In rare cases, immune system fails despite HIV suppression
Antiretroviral therapy (ART) is usually very effective at suppressing HIV in the body, allowing a person’s immune system to recover by preventing the virus from destroying CD4+ T cells. Scientists have now identified a rare, paradoxical response to ART known as extreme immune decline, or EXID. Five individuals evaluated at the National Institute of Allergy and Infectious Diseases (NIAID), part of the National Institutes of Health, experienced a significant decline in CD4+ T cell levels despite suppression of HIV below detectable levels for more than three years, according to a report published online today in JCI Insight. The research team was led by Irini Sereti, M.D., chief of the HIV Pathogenesis Section in NIAID’s Laboratory of Immunoregulation, and Andrea Lisco, M.D., Ph.D.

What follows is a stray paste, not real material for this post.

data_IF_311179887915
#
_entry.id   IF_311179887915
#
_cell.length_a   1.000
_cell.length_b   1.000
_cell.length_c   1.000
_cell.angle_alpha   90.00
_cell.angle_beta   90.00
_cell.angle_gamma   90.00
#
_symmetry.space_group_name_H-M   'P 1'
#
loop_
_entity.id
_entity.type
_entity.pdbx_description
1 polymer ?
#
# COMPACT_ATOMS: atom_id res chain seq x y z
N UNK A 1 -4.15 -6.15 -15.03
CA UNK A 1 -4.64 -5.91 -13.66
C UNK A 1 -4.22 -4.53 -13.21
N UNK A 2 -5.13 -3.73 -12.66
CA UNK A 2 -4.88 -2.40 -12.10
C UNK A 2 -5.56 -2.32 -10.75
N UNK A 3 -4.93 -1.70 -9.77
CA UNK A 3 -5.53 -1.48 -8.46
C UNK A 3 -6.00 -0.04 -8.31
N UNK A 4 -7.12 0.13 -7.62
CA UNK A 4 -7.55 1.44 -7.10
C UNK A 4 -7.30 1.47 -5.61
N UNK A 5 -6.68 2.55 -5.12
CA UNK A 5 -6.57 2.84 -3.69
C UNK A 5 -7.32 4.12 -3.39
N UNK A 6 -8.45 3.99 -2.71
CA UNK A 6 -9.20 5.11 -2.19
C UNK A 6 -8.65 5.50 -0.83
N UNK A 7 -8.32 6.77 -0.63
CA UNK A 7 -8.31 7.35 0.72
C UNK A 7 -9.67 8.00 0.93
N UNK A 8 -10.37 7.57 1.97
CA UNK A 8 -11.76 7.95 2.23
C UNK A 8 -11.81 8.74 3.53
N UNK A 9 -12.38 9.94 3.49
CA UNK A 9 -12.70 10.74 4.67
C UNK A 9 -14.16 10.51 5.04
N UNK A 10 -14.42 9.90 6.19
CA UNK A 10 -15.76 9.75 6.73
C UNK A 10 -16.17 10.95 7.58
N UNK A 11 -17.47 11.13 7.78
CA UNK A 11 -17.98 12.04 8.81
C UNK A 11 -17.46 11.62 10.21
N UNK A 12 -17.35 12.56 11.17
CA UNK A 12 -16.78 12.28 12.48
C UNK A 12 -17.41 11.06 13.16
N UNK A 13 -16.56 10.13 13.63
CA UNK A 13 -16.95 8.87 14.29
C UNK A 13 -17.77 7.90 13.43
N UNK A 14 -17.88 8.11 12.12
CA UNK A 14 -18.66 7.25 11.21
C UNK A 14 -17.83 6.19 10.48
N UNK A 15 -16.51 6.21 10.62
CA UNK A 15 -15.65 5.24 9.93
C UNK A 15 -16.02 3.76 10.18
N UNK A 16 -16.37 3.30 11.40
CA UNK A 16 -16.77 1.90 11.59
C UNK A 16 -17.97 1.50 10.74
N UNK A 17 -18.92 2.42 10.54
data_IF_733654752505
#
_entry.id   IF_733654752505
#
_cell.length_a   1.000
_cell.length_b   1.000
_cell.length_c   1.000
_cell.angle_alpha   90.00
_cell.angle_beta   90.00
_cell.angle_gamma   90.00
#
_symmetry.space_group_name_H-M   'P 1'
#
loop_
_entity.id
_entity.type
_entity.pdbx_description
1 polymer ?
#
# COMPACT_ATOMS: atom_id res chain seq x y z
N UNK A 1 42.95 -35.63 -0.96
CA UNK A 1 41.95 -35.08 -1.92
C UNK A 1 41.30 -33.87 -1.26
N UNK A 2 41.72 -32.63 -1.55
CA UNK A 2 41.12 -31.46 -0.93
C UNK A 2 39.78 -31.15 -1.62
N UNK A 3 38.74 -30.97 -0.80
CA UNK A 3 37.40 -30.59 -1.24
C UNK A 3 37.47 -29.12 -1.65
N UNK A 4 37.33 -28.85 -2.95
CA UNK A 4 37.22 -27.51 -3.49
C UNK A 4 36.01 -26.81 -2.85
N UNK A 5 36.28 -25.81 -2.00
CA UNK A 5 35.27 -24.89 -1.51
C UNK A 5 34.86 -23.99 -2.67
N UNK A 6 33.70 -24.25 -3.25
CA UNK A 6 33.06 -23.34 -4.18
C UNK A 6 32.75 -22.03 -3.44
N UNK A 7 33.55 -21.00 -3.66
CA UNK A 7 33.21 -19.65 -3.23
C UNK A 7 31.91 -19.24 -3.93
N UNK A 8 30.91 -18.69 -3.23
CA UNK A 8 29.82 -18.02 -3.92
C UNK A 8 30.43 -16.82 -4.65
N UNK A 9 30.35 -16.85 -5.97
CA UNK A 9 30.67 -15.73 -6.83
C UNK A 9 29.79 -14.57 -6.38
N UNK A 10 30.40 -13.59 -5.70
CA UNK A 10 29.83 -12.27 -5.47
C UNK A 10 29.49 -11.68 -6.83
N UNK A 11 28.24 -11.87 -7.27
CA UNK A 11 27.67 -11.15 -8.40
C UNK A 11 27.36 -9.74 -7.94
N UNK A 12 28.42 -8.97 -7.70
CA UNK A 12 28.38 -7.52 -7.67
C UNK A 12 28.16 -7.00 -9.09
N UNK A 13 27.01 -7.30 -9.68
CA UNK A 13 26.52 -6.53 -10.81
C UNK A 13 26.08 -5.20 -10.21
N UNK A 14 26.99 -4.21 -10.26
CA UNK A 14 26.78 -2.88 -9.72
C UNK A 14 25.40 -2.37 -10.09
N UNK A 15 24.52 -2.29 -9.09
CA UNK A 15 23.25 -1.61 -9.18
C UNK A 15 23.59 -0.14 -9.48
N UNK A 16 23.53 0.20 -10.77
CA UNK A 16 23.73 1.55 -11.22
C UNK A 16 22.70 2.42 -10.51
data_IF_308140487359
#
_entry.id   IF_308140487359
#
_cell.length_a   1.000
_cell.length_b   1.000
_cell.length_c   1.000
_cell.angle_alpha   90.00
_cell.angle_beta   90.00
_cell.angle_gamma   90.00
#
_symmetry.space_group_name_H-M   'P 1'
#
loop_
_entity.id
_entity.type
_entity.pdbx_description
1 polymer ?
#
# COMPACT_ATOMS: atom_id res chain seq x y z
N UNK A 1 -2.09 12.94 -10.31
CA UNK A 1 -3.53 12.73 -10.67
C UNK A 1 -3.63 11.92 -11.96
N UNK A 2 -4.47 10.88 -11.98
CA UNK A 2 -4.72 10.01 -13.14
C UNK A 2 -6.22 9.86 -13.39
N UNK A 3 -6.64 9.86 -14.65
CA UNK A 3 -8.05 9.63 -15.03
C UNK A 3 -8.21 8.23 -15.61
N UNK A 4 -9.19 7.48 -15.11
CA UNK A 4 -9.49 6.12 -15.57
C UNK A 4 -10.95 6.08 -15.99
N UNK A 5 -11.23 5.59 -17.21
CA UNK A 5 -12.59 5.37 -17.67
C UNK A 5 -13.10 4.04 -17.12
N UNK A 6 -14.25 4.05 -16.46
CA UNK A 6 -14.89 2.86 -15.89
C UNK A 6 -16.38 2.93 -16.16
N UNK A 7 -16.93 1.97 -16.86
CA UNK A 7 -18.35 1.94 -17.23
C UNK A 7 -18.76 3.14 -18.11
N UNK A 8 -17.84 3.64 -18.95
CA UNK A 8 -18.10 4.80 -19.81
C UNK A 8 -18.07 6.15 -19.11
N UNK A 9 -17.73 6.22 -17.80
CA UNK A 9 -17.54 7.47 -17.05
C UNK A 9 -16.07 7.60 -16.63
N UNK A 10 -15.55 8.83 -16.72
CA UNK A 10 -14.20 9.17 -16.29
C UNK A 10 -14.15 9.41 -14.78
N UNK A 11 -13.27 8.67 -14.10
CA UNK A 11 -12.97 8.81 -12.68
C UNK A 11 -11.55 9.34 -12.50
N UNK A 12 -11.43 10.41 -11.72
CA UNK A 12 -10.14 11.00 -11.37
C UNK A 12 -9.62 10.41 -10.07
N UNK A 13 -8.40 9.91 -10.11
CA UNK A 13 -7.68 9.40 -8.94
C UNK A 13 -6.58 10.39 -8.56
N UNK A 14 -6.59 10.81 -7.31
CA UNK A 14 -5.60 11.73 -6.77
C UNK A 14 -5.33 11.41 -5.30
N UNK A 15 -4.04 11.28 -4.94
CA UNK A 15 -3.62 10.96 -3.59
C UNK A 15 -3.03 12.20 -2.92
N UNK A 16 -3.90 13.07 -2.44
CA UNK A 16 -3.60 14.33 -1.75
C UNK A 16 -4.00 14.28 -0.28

The NIAID researchers found that the immune systems of people with EXID fared even worse than those of another subset of individuals defined as immunological-non-responders, or INRs, who respond inadequately to ART. INR participants consistently taking ART for four years had CD4+ T cell counts that increased on average by 193 cells per microliter (μL) of blood. Participants who responded normally to ART increased their CD4+ T cell count by more than twice that amount. In contrast, the five participants with EXID experienced an average decline of 157 CD4+ T cells/μL while consistently maintaining viral suppression on ART.
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